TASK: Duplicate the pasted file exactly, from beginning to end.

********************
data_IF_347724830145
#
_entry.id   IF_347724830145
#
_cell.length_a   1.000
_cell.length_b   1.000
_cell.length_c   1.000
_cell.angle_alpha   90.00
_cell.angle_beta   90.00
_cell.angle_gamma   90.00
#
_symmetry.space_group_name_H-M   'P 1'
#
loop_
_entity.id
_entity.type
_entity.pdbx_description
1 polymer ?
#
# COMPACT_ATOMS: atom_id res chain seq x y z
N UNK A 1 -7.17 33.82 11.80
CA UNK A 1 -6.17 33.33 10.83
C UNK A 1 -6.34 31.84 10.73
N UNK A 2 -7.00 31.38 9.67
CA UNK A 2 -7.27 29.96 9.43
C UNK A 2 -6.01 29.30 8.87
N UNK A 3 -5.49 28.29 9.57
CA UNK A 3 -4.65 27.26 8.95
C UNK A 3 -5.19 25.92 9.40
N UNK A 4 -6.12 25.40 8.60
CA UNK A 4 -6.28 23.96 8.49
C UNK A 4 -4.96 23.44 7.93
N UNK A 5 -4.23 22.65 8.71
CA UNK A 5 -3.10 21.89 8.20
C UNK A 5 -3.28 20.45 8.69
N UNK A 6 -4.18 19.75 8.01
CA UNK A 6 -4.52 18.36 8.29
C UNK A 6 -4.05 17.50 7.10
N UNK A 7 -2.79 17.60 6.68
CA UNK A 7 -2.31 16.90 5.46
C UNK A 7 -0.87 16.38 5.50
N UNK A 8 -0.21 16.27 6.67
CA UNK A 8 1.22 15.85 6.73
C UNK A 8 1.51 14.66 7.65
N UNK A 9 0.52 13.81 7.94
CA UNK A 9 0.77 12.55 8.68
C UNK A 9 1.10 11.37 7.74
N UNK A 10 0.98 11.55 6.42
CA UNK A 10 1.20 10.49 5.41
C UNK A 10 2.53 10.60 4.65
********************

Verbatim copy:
data_IF_347724830145
#
_entry.id   IF_347724830145
#
_cell.length_a   1.000
_cell.length_b   1.000
_cell.length_c   1.000
_cell.angle_alpha   90.00
_cell.angle_beta   90.00
_cell.angle_gamma   90.00
#
_symmetry.space_group_name_H-M   'P 1'
#
loop_
_entity.id
_entity.type
_entity.pdbx_description
1 polymer ?
#
# COMPACT_ATOMS: atom_id res chain seq x y z
N UNK A 1 -7.17 33.82 11.80
CA UNK A 1 -6.17 33.33 10.83
C UNK A 1 -6.34 31.84 10.73
N UNK A 2 -7.00 31.38 9.67
CA UNK A 2 -7.27 29.96 9.43
C UNK A 2 -6.01 29.30 8.87
N UNK A 3 -5.49 28.29 9.57
CA UNK A 3 -4.65 27.26 8.95
C UNK A 3 -5.19 25.92 9.40
N UNK A 4 -6.12 25.40 8.60
CA UNK A 4 -6.28 23.96 8.49
C UNK A 4 -4.96 23.44 7.93
N UNK A 5 -4.23 22.65 8.71
CA UNK A 5 -3.10 21.89 8.20
C UNK A 5 -3.28 20.45 8.69
N UNK A 6 -4.18 19.75 8.01
CA UNK A 6 -4.52 18.36 8.29
C UNK A 6 -4.05 17.50 7.10
N UNK A 7 -2.79 17.60 6.68
CA UNK A 7 -2.31 16.90 5.46
C UNK A 7 -0.87 16.38 5.50
N UNK A 8 -0.21 16.27 6.67
CA UNK A 8 1.22 15.85 6.73
C UNK A 8 1.51 14.66 7.65
N UNK A 9 0.52 13.81 7.94
CA UNK A 9 0.77 12.55 8.68
C UNK A 9 1.10 11.37 7.74
N UNK A 10 0.98 11.55 6.42
CA UNK A 10 1.20 10.49 5.41
C UNK A 10 2.53 10.60 4.65